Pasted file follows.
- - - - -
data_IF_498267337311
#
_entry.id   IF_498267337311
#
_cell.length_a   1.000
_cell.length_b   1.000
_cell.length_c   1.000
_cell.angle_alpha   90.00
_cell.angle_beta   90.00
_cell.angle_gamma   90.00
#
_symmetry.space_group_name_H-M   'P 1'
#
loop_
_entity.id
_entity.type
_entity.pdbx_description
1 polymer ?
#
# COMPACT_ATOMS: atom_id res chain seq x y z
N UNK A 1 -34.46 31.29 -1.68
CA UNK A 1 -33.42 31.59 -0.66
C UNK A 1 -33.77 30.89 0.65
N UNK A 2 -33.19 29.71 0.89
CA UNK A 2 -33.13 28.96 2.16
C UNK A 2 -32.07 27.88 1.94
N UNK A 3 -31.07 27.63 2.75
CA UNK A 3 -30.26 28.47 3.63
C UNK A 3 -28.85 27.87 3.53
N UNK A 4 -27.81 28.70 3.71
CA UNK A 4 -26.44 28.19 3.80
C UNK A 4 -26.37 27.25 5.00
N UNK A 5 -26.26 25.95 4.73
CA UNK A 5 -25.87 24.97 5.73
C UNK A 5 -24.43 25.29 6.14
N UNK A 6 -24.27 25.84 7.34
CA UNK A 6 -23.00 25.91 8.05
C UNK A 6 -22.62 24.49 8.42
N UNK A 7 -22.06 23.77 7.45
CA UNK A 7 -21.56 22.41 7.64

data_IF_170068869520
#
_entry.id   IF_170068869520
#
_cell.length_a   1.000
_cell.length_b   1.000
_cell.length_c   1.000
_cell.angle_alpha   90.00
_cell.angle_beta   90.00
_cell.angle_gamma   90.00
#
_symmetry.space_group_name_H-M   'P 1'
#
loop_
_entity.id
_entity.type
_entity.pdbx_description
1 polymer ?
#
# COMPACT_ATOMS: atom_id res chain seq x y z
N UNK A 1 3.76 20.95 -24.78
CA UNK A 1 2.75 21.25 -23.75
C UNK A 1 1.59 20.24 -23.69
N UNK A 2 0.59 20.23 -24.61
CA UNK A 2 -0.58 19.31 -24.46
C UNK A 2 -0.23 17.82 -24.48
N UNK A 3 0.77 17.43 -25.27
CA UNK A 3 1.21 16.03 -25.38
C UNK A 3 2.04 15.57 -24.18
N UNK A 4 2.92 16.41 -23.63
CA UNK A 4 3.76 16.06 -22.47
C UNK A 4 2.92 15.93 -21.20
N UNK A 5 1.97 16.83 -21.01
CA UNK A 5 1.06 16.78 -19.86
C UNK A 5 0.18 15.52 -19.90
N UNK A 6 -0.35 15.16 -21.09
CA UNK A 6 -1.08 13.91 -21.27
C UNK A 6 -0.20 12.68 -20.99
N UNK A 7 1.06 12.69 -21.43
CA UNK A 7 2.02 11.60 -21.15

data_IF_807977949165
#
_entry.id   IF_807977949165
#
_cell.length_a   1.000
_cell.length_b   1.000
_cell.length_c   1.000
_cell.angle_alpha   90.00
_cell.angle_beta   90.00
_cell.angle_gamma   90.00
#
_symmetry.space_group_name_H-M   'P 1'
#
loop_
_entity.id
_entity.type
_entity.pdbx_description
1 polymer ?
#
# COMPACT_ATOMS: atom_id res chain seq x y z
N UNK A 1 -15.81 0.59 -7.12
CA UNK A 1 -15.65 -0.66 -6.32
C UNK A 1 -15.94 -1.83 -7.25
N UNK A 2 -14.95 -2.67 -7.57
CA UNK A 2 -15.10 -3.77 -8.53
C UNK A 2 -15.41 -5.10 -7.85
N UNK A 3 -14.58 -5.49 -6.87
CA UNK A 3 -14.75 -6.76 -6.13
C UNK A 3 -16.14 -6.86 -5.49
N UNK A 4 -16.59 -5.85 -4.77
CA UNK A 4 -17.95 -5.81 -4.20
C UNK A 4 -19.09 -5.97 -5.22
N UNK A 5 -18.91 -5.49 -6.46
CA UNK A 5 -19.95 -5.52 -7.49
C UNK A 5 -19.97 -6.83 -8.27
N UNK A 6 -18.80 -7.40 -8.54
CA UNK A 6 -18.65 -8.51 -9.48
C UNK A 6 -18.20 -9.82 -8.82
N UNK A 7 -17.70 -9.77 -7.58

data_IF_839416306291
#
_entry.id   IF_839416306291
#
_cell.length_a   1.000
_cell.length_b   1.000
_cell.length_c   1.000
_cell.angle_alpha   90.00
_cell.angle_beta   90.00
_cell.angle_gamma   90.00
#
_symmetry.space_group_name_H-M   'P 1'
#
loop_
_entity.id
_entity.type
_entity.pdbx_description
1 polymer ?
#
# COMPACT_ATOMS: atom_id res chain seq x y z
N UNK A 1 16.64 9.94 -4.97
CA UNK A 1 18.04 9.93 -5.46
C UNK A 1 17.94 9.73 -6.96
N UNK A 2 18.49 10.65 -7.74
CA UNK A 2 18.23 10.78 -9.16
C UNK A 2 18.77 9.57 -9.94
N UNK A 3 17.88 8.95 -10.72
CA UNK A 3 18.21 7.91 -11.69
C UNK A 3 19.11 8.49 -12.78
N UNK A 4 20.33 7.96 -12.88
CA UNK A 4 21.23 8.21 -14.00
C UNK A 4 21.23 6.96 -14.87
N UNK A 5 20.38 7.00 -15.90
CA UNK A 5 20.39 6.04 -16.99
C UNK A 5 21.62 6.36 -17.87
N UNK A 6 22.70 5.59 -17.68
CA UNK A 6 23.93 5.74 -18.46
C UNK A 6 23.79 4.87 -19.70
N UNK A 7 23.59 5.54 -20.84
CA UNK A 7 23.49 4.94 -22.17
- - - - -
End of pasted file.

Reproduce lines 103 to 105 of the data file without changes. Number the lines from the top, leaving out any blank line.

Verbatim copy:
C UNK A 1 -15.94 -1.83 -7.25
N UNK A 2 -14.95 -2.67 -7.57
CA UNK A 2 -15.10 -3.77 -8.53